As such, Reverend Wright's comments were not only wrong but divisive, divisive at a time when we need unity;
Doesn't Obama mean Rev. Wright's comments were 'not only divisive but wrong,' rather than the other way around? Isn't it worse to be wrong than "divisive"? Is unity the overriding virtue for Obama?
The only other Souljah-esque passages I picked up were a half-sentence on welfare [E.A.]:
A lack of economic opportunity among black men, and the shame and frustration that came from not being able to provide for one's family, contributed to the erosion of black families - a problem that welfare policies for many years may have worsened.
Also, a crucial but non-specific allusion to the way black anger "keeps us from squarely facing our own complicity in our condition," and an anti-victim paragraph about
taking full responsibility for own lives - by demanding more from our fathers, and spending more time with our children, and reading to them, and teaching them that while they may face challenges and discrimination in their own lives, they must never succumb to despair or cynicism; they must always believe that they can write their own destiny.
All good, but Obama can be very pointed and specific when he wants to be (e.g. "purchase racial reconciliation on the cheap"). Here he keeps the anti-victim language at a muffled level of high generality. Obama doesn't talk about never-married mothers, for example, or non-marrying non-working fathers--all things Bill Clinton was able to mention. Obama talks about general "responsibility" and a failure to spend time reading. (Also note that it's not necessarily a violation of liberal orthodoxy to say that welfare policies worsened the black family problem--many liberals lamented that welfare checks went mainly to mothers, supplanting the role of fathers. The liberal solution, though, was to put the fathers on welfare too.)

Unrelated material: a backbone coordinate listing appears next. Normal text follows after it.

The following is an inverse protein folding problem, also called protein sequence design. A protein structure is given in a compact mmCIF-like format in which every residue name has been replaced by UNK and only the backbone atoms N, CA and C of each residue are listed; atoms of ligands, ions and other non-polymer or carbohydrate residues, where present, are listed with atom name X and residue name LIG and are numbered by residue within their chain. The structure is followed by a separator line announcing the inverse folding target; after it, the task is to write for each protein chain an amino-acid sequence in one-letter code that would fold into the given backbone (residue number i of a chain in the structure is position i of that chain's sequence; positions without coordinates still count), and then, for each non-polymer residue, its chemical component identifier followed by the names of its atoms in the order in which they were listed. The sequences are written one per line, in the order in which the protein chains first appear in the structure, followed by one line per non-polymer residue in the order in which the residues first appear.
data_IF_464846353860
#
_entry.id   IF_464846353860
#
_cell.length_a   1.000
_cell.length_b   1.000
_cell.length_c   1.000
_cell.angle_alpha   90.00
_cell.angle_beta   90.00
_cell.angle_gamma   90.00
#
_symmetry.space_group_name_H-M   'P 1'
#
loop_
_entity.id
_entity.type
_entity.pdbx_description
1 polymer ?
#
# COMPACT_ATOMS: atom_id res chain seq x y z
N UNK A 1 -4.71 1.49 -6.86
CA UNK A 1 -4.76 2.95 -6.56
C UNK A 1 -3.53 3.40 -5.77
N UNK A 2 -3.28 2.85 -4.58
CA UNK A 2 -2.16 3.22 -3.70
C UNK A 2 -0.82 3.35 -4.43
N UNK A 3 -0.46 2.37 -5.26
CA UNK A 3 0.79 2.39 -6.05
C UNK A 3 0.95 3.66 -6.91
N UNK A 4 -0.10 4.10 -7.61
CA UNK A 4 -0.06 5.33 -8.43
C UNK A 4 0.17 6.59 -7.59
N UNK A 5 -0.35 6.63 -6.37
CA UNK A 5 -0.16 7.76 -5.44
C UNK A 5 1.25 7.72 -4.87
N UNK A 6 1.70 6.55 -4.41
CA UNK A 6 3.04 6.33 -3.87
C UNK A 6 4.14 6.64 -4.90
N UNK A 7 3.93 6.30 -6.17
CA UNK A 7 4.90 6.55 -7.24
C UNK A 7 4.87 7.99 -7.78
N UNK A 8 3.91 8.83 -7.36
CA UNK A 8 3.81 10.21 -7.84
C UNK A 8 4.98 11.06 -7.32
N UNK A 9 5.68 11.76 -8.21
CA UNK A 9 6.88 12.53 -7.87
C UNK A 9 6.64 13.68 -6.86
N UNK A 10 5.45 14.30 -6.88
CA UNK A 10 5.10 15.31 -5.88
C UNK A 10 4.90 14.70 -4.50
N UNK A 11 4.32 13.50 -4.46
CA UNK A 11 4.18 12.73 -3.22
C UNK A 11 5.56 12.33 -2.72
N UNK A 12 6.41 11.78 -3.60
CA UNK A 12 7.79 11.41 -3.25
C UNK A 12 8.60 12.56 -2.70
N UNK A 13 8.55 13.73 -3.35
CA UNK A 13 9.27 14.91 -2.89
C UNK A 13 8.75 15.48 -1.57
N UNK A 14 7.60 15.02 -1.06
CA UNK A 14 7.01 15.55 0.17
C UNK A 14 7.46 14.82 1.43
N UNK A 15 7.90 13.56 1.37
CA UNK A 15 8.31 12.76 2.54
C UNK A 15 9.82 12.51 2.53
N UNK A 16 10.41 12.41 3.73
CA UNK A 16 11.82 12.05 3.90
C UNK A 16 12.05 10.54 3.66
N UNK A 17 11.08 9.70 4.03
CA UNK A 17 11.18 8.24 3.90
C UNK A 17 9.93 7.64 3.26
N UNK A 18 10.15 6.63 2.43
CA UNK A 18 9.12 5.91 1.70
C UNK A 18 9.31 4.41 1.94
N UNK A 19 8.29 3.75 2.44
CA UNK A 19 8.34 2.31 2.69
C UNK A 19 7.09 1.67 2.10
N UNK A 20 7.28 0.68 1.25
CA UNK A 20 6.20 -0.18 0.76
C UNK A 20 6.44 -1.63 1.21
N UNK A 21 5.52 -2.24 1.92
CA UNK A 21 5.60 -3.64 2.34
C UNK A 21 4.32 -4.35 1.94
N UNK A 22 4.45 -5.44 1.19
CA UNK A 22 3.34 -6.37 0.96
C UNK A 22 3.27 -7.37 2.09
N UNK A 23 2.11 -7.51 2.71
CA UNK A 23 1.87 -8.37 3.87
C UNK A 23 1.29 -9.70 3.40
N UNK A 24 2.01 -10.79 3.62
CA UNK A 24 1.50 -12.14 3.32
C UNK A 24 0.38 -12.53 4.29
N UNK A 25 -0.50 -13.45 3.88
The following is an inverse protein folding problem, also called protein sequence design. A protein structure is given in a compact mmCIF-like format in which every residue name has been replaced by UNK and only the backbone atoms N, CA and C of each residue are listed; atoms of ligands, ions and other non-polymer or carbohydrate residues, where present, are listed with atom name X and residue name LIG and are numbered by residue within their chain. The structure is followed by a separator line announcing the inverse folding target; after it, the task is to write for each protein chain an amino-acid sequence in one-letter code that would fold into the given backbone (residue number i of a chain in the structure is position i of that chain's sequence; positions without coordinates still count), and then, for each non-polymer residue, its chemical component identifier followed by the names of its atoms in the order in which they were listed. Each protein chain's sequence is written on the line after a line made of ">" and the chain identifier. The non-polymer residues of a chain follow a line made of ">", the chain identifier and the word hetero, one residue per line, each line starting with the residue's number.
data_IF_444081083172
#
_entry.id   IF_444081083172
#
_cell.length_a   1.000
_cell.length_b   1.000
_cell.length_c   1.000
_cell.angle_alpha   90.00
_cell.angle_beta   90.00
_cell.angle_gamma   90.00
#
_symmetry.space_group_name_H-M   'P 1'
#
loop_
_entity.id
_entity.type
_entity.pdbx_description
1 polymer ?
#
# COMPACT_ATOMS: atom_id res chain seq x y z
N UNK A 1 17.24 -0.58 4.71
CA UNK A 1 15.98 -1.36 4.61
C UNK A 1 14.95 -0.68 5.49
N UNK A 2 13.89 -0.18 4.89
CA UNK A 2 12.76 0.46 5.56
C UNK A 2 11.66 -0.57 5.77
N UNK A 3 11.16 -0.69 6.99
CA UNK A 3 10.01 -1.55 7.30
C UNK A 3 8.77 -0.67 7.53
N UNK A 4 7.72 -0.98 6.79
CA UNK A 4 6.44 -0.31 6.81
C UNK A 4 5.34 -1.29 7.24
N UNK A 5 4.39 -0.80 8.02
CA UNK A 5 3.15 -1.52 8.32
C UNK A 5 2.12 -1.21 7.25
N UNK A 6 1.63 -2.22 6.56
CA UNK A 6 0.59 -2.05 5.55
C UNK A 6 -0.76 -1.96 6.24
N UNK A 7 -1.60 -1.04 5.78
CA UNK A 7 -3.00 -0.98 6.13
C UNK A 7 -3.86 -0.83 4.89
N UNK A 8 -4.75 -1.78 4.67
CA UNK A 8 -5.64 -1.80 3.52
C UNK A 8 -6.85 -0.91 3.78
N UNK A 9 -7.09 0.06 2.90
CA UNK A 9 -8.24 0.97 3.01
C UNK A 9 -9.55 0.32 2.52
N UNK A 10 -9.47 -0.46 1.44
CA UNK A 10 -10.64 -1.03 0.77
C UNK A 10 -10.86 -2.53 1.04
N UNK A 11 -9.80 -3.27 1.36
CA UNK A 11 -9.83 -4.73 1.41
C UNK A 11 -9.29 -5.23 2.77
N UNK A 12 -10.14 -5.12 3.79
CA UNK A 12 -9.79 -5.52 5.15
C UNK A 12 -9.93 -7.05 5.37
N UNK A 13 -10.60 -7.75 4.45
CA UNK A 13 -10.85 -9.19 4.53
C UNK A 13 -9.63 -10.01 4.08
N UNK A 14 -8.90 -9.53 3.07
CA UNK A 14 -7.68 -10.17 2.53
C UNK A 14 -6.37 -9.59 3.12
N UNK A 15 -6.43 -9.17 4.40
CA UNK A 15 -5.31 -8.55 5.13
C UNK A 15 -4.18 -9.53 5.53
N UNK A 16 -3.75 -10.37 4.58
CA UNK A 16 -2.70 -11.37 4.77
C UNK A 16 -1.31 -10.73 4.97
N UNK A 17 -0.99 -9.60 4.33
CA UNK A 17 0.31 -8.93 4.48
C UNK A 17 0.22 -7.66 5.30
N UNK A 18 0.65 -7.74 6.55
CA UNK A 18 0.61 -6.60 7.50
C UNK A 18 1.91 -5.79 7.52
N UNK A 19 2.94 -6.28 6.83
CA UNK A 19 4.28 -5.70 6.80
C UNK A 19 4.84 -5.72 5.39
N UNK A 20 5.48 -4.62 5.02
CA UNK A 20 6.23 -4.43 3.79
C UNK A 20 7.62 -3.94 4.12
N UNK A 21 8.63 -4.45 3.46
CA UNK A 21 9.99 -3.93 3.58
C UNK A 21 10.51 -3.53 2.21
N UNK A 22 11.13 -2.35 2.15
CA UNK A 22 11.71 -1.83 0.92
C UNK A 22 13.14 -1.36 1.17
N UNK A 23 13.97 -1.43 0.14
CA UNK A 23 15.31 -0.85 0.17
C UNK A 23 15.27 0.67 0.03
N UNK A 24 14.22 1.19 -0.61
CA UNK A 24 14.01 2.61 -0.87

Troublesome Equivalence II
I can no more disown him than I can disown the black community. I can no more disown him than I can my white grandmother - a woman who helped raise me, a woman who sacrificed again and again for me, a woman who loves me as much as she loves anything in this world, but a woman who once confessed her fear of black men who passed by her on the street .... [E.A.]
The most disastrous sentence in the speech. If Obama's saying that those who fear young black men on the street are racists, the equivalents of Rev. Wright in offensiveness, then he's just insulted a whole lof ot people. If he loses the votes of everyone who fears young black men, he loses the election. People fear black men on the street--as even Jesse Jackson once momentarily admitted--because they cause a wildly disproportionate share of street crime. Does Obama want to be the candidate who says that thought is verboten?
Later, he says: